Blue Cross and Blue Shield of Oklahoma and the Oklahoma Caring Foundation recently mobilized Caring Vans to support coronavirus testing efforts in underserved areas across the state.
With help from the Caring Vans, Gov. Kevin Stitt surpassed his May goal of testing 2% of the population — 90,000 residents — as Oklahoma eased restrictions established to slow the spread of the virus. Oklahoma performed nearly 113,300 COVID-19 tests before the end of May.
“Tracing (virus spread) and testing are absolutely essential to reopening our state,” Stitt said at a recent news conference.
Joseph R. Cunningham, M.D., president of Blue Cross and Blue Shield of Oklahoma, said the vans, which had been used at childhood immunization clinics before the coronavirus outbreak idled them, would be vital in reaching residents who don’t have access to one of the state’s 80 testing sites. BCBSOK provides an in-kind donation to support the Caring Foundation and their Caring Van program.
“Blue Cross and Blue Shield of Oklahoma knew we needed to do something in this effort,” he said. “We also knew it’s critical for us to perform more tests to have a better handle on this extremely contagious infection.”
Five Caring Vans were used to test more than 880 people in underserved parts of Oklahoma.
Coronavirus exposes health disparities
Cunningham’s concern underscores how many Oklahomans face critical illness if infected by the coronavirus. Almost every county across the state has reported at least one confirmed COVID-19 case.
Although Oklahoma hasn’t been hit as hard as some other states by the outbreak, longstanding disparities in health conditions and social and economic experiences are magnifying the toll the COVID-19 pandemic is taking throughout the country. The coronavirus’ effect on Oklahoma could be especially devastating because it is one of the unhealthiest states in the country.
Among adult Oklahomans, 27% have at least one chronic health condition that increase risk of severe COVID-19 disease — cardiovascular disease, diabetes and asthma.
Nearly 70% of those who died from COVID-19 in the state had at least one chronic condition, according to state health officials.
Also, Oklahoma has the nation’s second highest uninsured rate at 16%. So, many residents may not get the care need to prevent or control underlying conditions that put them at higher risk of severe cases of COVID-19 if they’re infected.
“We have a problem with health disparities all over America, and that disparity is existent in Oklahoma City,” State Sen. George Young said at the news conference with Stitt.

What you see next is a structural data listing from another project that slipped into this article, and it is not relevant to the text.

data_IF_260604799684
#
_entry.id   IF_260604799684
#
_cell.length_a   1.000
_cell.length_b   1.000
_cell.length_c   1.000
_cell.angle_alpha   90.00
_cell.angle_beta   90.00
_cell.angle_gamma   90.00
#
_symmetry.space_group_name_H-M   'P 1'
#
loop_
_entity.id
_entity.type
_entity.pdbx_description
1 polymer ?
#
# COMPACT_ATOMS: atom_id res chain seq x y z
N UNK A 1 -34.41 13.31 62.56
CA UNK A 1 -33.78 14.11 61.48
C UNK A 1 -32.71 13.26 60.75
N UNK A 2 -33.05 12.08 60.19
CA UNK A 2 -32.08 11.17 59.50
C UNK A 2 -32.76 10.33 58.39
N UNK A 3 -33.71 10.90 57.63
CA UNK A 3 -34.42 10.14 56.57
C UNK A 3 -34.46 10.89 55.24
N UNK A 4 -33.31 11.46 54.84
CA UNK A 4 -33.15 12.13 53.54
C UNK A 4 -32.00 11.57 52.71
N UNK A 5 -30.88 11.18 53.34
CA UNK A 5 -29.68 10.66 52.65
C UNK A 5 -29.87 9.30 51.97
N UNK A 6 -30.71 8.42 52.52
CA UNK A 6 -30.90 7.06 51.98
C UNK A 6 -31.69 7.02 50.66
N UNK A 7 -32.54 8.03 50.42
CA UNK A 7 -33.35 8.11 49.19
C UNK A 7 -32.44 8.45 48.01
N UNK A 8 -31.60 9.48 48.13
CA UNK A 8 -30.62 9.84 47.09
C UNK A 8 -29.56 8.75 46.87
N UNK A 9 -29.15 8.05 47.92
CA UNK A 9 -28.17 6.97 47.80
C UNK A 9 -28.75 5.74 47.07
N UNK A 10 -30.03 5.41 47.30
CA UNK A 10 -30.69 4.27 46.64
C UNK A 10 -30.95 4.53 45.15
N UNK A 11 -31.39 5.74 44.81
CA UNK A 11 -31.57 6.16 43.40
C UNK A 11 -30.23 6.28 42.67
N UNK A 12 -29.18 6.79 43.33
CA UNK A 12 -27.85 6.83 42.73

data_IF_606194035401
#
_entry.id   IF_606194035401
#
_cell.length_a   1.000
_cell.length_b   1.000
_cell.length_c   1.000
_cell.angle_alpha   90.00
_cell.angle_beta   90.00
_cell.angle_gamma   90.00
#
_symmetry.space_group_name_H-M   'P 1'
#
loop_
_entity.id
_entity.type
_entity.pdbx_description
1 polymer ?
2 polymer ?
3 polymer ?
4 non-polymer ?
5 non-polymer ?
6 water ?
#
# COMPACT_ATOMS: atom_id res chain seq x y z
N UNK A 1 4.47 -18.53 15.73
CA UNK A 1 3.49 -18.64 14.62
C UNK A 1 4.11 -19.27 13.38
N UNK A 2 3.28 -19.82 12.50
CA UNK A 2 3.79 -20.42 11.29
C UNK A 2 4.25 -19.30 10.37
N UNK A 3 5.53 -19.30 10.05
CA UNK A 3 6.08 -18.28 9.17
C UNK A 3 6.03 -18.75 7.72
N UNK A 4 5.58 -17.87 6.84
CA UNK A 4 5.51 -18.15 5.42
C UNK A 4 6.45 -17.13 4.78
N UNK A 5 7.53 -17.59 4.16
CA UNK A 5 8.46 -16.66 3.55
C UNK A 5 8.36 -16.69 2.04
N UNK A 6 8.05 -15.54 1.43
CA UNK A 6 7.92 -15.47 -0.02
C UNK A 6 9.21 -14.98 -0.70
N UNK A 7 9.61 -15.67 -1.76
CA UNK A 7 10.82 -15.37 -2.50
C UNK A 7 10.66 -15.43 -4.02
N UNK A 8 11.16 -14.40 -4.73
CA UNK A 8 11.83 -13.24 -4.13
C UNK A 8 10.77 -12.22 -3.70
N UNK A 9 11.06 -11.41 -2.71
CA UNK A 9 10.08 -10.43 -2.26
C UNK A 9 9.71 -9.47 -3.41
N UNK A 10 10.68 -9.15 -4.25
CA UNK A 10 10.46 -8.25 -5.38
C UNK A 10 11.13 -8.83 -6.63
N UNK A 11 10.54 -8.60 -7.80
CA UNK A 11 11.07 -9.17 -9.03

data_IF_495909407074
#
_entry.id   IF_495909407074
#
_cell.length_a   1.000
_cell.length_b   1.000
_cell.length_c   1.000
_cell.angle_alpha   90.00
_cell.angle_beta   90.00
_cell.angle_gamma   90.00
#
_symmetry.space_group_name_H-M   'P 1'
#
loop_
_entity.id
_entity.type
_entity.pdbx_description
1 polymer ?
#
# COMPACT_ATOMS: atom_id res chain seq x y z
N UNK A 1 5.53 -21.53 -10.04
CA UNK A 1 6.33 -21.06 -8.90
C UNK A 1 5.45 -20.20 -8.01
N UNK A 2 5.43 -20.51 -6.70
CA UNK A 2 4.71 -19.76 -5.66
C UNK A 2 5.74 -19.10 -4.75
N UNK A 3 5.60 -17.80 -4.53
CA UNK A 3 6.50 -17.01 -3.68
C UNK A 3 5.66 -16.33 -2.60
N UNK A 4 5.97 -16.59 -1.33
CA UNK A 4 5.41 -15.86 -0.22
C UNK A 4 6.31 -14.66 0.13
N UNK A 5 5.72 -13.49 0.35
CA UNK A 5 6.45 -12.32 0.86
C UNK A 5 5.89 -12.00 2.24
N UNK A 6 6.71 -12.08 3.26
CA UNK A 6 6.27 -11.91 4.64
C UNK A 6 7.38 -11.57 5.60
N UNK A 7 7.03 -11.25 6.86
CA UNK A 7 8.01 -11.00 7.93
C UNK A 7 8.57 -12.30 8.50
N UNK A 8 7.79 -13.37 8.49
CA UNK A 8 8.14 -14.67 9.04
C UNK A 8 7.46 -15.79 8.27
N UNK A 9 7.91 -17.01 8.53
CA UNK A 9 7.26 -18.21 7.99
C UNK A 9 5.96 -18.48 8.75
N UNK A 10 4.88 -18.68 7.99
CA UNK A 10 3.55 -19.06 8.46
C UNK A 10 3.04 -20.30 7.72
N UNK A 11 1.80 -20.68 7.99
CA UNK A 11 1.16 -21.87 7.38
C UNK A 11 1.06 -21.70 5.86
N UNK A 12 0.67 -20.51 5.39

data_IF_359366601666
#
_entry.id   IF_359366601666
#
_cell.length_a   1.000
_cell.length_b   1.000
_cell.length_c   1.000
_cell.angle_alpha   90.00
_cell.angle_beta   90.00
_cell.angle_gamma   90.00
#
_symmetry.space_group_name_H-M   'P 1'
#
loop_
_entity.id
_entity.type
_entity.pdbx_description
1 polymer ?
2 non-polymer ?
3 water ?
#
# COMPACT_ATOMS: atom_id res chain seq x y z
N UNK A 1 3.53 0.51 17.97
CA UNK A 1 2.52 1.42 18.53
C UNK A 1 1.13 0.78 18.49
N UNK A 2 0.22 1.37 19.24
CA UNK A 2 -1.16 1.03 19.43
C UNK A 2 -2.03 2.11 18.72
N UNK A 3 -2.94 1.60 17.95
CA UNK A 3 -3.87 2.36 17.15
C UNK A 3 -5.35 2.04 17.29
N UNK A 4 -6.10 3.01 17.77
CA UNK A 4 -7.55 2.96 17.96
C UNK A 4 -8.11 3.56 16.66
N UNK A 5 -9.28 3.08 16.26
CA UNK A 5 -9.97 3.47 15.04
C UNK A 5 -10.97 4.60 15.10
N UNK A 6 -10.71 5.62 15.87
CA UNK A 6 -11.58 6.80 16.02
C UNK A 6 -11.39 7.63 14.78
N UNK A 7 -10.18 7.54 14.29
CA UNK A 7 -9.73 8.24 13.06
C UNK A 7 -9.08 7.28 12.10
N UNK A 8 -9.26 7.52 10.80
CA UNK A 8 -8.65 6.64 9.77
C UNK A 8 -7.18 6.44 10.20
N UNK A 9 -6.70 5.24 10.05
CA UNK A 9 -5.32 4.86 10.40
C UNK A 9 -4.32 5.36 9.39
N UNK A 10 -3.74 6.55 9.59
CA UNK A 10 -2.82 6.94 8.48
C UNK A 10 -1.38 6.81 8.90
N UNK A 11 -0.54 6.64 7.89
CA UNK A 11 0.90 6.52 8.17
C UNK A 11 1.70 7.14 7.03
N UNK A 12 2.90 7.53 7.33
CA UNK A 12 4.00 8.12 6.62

Young’s district includes underserved communities of Oklahoma City where the Caring Vans will be deployed for testing. “I think we can make a dent in those disparities, but we’ve got to keep pushing,” he said. “Blue Cross and Blue Shield is helping answer the call.”
Rural areas at high risk
Almost a third of Oklahomans — about 1.3 million — live in rural areas, where limited health care access is among the reasons they may be at higher risk of dying from COVID-19.
Mangum, a town with a population of about 2,765 in the lower southwest corner of the state, became a coronavirus hotspot earlier this year. More than 30 people tested positive for COVID-19 and four died after a March visit to a Mangum nursing home by a traveling evangelist, who became Oklahoma’s first COVID-19 death.
Researchers at Oklahoma State University Center for Rural Health wrote that the Mangum outbreak shows how a combination of factors — obesity, diabetes, age and heath care access — can increase a small community’s vulnerability to the coronavirus, even though larger cities such as Oklahoma City and Tulsa report higher numbers of cases and deaths.
Greer County — where Mangum is the county seat — has among the highest rates of coronavirus cases and deaths of any non-metro area in the country, according to the Kaiser Family Foundation.
“It is imperative that rural residents understand the elevated risks associated with COVID-19 in their communities,” the OSU report states. “As Greer and other counties across the nation have learned, one case can multiply exponentially, amplifying the effects of poor health status in rural communities and overwhelming the fragile infrastructure of rural health care.”
BCBSOK has a longstanding commitment to improving access the health care and coverage across the state. Its Mobile Assistance Center (MAC) team travels the state to help people enroll in coverage and use their benefits. BCBSOK also invests in programs supporting the physician workforce in rural communities, and the Caring Van program delivered preventive health services to nearly 26,000 Oklahomans last year.
“As a physician, I took an oath to take care of all people, regardless of their race, regardless of income, regardless of where they live,” Cunningham said of the partnership with the state health department. “They had (coronavirus) tests. We had the mobile capability, and now we’re able to help communities across our state.”